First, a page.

Introducing cinema to mountainous region in central Vietnam
19 juillet 2022
When the opening scene of a cartoon appeared on the screen, children at Tak Po school in Quang Nam Province screamed with delight and Ho Hoang Liem smiled with satisfaction.
It was the third time Liem, 33, and his friends were screening movies for children living atop mountains.
In January they set up mobile movie stations for students at the Vu A Dinh Ethnic Minority Semi-boarding school in Tra Don Commune in Quang Nam Province’s Nam Tra My District, and in May in Canh Tien village in Binh Dinh Province’s Canh Lien Commune.
This time nearly 100 students at Tak Po elementary school watched animated movies for the first time in their lives.
To set up the mobile movie station, Liem’s group has to transport projectors and screens hundreds of kilometers from Da Nang City up to Quang Nam’s Tra Tap Commune.
The climb is hazardous, and vehicles can only go up to a point, from where the group had to lug the equipment up to the top.
Liem says the idea of showing children living on mountains movies came to him two years ago when he was watching a video clip.
In it he saw some children bewildered by seeing the sea and cars for the first time. One boy pointed to a tall building and asked, “What is this?”
“Since children in mountains live in rural areas, they only know about buffaloes, chickens and streams. So cinema is something they have never experienced before.
“Besides introducing them to modern technology, I hope my action also gives them a memorable childhood,” Liem stated.
Tra Thi Thu, a teacher at Tak Po school, was touched to see the kids’ eager, excited faces on seeing cartoons for the first time in their lives.
“Earlier they had to imagine the outside world through stories from their teachers, but now they can see it for themselves.
“In addition to providing entertainment, projectors are a modern teaching tool, allowing us to provide more visual lessons and attracting more children to school.”
She says while many charity groups help build schools and donate food and supplies, Liem’s group is unique for focusing on children’s “mental well-being.”
“Besides showing movies, they also gave the children kites, toy cars and teddy bears, earning them the nickname ‘toy gods’.
“From students to local residents, everyone appreciates what the group has done for them.”
Liem was born in Da Nang in a poor family. Since he was young he and kids in his neighborhood often waited in line from early morning to afternoon to get food and toys donated by charitable organizations.
“The kids in my neighborhood were always overjoyed to receive the gifts. So I told myself I would do a lot of charity like those aunts and uncles when I grew up.”
So he became involved with many school volunteer groups while in college. He and some close friends also formed their own charitable group, ‘Cau Lac Bo Nu Cuoi Hong Da Nang’ (Da Nang Pink Smile Club), for assisting disadvantaged people and poor students in remote areas in Quang Nam Province.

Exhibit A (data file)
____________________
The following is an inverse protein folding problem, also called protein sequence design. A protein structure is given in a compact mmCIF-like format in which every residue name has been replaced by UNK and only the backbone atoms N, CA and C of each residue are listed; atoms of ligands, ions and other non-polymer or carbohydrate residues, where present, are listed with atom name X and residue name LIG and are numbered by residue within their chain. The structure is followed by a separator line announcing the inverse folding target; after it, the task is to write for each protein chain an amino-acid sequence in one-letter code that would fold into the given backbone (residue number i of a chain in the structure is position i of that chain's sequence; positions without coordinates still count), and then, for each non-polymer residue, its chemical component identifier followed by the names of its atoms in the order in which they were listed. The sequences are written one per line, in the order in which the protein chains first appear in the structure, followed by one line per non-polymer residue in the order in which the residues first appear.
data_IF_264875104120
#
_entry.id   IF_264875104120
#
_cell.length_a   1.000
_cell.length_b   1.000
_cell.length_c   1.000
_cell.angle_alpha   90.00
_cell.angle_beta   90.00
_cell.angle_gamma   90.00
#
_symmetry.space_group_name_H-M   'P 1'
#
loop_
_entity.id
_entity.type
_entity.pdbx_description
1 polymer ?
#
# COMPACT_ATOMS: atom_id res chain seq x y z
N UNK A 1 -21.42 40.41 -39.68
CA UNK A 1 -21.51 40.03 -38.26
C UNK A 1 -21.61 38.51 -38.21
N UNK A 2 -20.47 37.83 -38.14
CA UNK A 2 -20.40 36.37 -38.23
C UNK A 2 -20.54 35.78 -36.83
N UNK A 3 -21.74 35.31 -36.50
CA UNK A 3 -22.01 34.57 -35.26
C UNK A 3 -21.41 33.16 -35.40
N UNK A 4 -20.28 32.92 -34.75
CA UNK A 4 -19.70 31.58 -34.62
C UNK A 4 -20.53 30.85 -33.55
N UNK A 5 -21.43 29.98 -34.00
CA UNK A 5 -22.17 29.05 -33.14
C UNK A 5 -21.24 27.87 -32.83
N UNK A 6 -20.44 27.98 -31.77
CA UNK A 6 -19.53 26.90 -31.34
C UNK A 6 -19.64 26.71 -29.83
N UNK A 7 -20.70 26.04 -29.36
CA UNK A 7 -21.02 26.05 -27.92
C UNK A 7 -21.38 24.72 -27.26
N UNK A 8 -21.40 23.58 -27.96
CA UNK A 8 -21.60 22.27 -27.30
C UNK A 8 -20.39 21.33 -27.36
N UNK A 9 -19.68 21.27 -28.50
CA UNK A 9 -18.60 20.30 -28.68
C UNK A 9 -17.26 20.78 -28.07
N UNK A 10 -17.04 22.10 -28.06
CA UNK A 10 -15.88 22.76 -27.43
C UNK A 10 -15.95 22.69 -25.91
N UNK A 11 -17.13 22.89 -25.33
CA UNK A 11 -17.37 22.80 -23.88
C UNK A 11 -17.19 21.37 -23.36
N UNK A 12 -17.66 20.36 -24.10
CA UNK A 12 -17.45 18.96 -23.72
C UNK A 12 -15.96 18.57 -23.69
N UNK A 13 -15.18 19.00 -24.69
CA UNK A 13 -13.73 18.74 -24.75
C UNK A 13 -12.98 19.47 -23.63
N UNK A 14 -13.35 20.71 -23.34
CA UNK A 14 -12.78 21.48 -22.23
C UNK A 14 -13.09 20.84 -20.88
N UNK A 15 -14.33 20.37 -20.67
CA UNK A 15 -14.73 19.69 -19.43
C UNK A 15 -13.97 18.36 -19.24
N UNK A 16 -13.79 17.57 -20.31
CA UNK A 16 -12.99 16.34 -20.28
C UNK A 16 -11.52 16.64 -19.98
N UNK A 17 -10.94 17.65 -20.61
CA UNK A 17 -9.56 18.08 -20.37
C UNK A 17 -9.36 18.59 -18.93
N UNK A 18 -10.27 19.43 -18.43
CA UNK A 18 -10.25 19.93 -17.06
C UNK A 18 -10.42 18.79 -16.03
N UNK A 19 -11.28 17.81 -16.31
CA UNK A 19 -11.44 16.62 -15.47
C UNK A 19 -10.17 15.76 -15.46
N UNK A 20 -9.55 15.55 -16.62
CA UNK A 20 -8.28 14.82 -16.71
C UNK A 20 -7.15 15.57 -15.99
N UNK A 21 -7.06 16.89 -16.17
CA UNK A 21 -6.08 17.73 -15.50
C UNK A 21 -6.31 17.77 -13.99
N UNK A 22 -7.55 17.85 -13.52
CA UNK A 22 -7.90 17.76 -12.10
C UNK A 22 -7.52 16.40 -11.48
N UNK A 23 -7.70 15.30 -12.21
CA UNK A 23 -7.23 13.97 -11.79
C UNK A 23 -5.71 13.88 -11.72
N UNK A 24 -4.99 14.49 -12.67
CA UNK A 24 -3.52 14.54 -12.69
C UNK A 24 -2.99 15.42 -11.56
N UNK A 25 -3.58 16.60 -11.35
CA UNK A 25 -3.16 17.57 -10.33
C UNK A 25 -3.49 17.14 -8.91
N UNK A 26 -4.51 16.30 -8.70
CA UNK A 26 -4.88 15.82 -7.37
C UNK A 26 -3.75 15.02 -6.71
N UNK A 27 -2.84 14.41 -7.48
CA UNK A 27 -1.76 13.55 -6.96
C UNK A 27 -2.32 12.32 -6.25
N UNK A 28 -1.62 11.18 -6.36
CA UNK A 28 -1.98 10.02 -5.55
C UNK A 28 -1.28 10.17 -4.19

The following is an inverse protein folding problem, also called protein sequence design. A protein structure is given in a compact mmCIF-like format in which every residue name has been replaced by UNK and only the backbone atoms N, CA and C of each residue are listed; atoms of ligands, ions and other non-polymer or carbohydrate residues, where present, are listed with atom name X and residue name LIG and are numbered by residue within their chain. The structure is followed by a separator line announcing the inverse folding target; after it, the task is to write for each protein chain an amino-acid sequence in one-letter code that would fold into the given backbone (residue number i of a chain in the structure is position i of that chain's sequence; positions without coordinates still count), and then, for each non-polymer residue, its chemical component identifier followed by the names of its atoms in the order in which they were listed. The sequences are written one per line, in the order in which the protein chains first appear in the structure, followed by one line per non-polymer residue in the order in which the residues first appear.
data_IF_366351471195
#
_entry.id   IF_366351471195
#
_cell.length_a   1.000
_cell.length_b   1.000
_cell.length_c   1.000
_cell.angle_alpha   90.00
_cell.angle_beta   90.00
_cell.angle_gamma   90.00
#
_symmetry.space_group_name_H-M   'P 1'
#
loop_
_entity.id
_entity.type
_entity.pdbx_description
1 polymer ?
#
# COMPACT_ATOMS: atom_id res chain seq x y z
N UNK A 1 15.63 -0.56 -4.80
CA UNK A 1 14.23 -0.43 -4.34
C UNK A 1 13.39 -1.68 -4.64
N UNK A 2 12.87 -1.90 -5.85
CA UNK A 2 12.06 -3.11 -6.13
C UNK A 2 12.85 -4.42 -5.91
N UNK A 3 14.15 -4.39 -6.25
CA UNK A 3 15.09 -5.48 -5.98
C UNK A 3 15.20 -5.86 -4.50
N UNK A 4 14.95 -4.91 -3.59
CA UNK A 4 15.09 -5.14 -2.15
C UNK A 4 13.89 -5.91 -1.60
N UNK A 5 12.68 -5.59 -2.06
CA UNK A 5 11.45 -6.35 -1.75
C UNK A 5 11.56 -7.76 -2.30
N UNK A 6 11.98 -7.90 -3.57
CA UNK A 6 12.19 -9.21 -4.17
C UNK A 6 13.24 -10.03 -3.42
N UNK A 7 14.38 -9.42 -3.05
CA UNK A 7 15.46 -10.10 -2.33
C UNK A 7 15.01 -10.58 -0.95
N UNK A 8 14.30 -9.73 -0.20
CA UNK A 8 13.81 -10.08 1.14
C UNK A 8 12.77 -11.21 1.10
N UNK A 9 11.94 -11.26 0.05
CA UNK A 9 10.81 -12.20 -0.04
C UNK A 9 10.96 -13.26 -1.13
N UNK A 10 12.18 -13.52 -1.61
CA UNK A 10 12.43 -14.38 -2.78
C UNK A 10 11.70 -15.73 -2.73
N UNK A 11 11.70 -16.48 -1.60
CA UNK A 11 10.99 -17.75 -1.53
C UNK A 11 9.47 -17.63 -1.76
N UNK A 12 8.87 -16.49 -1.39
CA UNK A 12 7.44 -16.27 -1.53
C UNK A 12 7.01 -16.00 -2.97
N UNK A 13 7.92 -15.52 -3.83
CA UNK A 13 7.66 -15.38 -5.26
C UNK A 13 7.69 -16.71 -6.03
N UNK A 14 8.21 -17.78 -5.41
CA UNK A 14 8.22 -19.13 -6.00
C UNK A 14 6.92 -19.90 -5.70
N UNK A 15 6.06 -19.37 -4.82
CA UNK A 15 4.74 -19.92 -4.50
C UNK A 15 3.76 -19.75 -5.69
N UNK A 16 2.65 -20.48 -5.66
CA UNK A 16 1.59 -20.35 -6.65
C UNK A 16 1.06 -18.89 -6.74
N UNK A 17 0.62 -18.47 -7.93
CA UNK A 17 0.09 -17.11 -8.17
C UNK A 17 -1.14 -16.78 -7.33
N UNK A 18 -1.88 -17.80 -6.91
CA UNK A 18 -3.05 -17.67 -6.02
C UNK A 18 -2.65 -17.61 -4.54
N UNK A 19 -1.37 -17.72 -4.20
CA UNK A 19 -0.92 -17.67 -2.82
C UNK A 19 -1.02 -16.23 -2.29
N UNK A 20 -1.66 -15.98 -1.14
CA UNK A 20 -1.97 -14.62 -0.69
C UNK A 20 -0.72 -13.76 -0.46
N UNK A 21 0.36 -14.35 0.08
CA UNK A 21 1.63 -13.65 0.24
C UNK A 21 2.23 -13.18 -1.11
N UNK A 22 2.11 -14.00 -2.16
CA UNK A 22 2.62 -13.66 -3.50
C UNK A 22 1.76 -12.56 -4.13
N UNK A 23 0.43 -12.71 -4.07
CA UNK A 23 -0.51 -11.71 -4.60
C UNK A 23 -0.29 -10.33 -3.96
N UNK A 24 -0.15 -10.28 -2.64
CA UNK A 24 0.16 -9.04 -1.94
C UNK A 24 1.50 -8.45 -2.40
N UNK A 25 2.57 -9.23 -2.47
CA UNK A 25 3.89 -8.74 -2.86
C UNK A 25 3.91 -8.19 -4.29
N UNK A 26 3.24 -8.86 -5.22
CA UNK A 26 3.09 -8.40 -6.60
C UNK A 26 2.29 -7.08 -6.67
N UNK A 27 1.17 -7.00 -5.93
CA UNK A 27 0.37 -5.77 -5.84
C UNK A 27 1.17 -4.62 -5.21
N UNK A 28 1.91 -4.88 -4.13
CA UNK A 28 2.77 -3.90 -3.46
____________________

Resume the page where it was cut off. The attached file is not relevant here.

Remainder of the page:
Since they did not have sponsors in the beginning, they raised funds by selling candy and flowers on the streets.
They also organized street music nights.
After around five years people began to know about the charity group and started to send in donations.
The group decided to find schools in remote areas to install solar power and water purifiers and build kids’ playgrounds.
“Themore I travel, the more I notice that many remote areas still lack electricity, clean water and modernity. I want to help them achieve positive changes.”
In 2016 Liem and 13 of the group’s members took turns and carried four solar panels weighing more than 100 kg across four mountains to Village 5 in Quang Nam’s Nam Tra My District.
Villagers and members of Liem’s group cried and jumped with joy after the first electric light bulb came on a few hours after installation.
“Thanks to Liem’s group, people no longer need to use kerosene lamps or candles,” Ho Van Ven, secretary of the Tra Don Commune Party Committee, says, adding that the solar panels have been providing adequate lighting for the villagers.
The group has also installed solar panels in 16 other places in provinces like Quang Nam, Quang Tri, Kom Tum, Gia Lai, Quy Nhon and others, lighting up schools and villages.
Besides, it organizes surgeries for children with cleft lips and palates with assistance from sponsors in the country and abroad.
To keep things completely transparent, the group sends invoices for surgical and other costs directly to sponsors to make the payment.
Liem and his colleagues also help families in difficult circumstances send their children to school and support orphanages.
During the Covid outbreak they organized a so called ‘zero dong’ market in Da Nang.
On average he organizes two or three humanitarian programs a week while also doing his day job.
“I am fortunate to have the support of my family, which enables me to do charity works,” he says.
During his 12 years of volunteering, he has been in many dangerous situations. He nearly drowned when doing charity work in the central regions during historic flooding in 2020.
Liem’s wife admits that she is really concerned about his safety after learning that he had narrowly avoided death several times.
He always assures her and continues his volunteer works, knowing that there were still many difficult lives in need of assistance.
Liem reveals that plans to install one more mobile movie theater next September, but this time in a province in northern Vietnam.
“I don’t mind traveling long distances or working hard; I’m just worried that I won’t be able to help everyone who needs it.”
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